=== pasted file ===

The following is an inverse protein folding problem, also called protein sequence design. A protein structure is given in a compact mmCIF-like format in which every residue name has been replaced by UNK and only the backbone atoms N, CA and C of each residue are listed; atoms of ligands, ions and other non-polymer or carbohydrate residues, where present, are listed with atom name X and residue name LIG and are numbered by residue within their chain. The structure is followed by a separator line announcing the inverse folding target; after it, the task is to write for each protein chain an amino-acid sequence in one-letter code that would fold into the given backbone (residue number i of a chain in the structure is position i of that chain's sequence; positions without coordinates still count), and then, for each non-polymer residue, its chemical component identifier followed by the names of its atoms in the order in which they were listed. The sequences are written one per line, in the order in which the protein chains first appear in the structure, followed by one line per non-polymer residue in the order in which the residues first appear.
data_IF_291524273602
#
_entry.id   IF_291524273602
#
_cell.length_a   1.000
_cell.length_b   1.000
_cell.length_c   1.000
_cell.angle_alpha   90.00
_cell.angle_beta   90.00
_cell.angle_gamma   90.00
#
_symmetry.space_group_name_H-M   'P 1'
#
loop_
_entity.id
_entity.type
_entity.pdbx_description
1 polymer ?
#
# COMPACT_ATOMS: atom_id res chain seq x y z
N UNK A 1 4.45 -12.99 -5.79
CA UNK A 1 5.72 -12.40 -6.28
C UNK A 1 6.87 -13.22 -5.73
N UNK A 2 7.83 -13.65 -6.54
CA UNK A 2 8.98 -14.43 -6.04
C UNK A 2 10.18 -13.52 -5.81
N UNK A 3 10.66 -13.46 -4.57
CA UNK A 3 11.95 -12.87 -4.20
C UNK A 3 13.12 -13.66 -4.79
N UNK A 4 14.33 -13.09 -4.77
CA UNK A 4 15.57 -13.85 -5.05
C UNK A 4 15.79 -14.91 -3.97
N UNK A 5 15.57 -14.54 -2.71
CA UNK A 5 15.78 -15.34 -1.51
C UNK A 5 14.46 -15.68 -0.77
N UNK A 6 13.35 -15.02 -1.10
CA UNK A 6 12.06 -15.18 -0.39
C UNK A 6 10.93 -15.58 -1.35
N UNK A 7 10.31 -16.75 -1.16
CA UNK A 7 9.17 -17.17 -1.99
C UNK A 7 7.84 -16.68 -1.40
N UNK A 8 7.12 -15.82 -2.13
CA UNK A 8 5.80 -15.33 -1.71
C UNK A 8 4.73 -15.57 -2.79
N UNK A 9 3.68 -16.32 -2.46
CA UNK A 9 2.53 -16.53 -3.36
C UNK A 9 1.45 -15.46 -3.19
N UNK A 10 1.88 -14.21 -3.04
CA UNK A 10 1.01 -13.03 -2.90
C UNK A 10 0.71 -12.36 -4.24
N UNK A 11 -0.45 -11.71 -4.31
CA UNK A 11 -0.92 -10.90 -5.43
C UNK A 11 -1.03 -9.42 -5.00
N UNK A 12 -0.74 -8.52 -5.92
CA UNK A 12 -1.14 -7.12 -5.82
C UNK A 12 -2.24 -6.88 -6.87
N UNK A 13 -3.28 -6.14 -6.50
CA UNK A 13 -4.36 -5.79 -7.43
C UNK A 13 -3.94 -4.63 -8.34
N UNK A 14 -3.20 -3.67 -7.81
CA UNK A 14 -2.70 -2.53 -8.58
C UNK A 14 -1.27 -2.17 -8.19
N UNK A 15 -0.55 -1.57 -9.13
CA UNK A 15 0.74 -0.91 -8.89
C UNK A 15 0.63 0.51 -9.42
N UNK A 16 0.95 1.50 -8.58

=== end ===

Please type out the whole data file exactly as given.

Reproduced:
The following is an inverse protein folding problem, also called protein sequence design. A protein structure is given in a compact mmCIF-like format in which every residue name has been replaced by UNK and only the backbone atoms N, CA and C of each residue are listed; atoms of ligands, ions and other non-polymer or carbohydrate residues, where present, are listed with atom name X and residue name LIG and are numbered by residue within their chain. The structure is followed by a separator line announcing the inverse folding target; after it, the task is to write for each protein chain an amino-acid sequence in one-letter code that would fold into the given backbone (residue number i of a chain in the structure is position i of that chain's sequence; positions without coordinates still count), and then, for each non-polymer residue, its chemical component identifier followed by the names of its atoms in the order in which they were listed. The sequences are written one per line, in the order in which the protein chains first appear in the structure, followed by one line per non-polymer residue in the order in which the residues first appear.
data_IF_291524273602
#
_entry.id   IF_291524273602
#
_cell.length_a   1.000
_cell.length_b   1.000
_cell.length_c   1.000
_cell.angle_alpha   90.00
_cell.angle_beta   90.00
_cell.angle_gamma   90.00
#
_symmetry.space_group_name_H-M   'P 1'
#
loop_
_entity.id
_entity.type
_entity.pdbx_description
1 polymer ?
#
# COMPACT_ATOMS: atom_id res chain seq x y z
N UNK A 1 4.45 -12.99 -5.79
CA UNK A 1 5.72 -12.40 -6.28
C UNK A 1 6.87 -13.22 -5.73
N UNK A 2 7.83 -13.65 -6.54
CA UNK A 2 8.98 -14.43 -6.04
C UNK A 2 10.18 -13.52 -5.81
N UNK A 3 10.66 -13.46 -4.57
CA UNK A 3 11.95 -12.87 -4.20
C UNK A 3 13.12 -13.66 -4.79
N UNK A 4 14.33 -13.09 -4.77
CA UNK A 4 15.57 -13.85 -5.05
C UNK A 4 15.79 -14.91 -3.97
N UNK A 5 15.57 -14.54 -2.71
CA UNK A 5 15.78 -15.34 -1.51
C UNK A 5 14.46 -15.68 -0.77
N UNK A 6 13.35 -15.02 -1.10
CA UNK A 6 12.06 -15.18 -0.39
C UNK A 6 10.93 -15.58 -1.35
N UNK A 7 10.31 -16.75 -1.16
CA UNK A 7 9.17 -17.17 -1.99
C UNK A 7 7.84 -16.68 -1.40
N UNK A 8 7.12 -15.82 -2.13
CA UNK A 8 5.80 -15.33 -1.71
C UNK A 8 4.73 -15.57 -2.79
N UNK A 9 3.68 -16.32 -2.46
CA UNK A 9 2.53 -16.53 -3.36
C UNK A 9 1.45 -15.46 -3.19
N UNK A 10 1.88 -14.21 -3.04
CA UNK A 10 1.01 -13.03 -2.90
C UNK A 10 0.71 -12.36 -4.24
N UNK A 11 -0.45 -11.71 -4.31
CA UNK A 11 -0.92 -10.90 -5.43
C UNK A 11 -1.03 -9.42 -5.00
N UNK A 12 -0.74 -8.52 -5.92
CA UNK A 12 -1.14 -7.12 -5.82
C UNK A 12 -2.24 -6.88 -6.87
N UNK A 13 -3.28 -6.14 -6.50
CA UNK A 13 -4.36 -5.79 -7.43
C UNK A 13 -3.94 -4.63 -8.34
N UNK A 14 -3.20 -3.67 -7.81
CA UNK A 14 -2.70 -2.53 -8.58
C UNK A 14 -1.27 -2.17 -8.19
N UNK A 15 -0.55 -1.57 -9.13
CA UNK A 15 0.74 -0.91 -8.89
C UNK A 15 0.63 0.51 -9.42
N UNK A 16 0.95 1.50 -8.58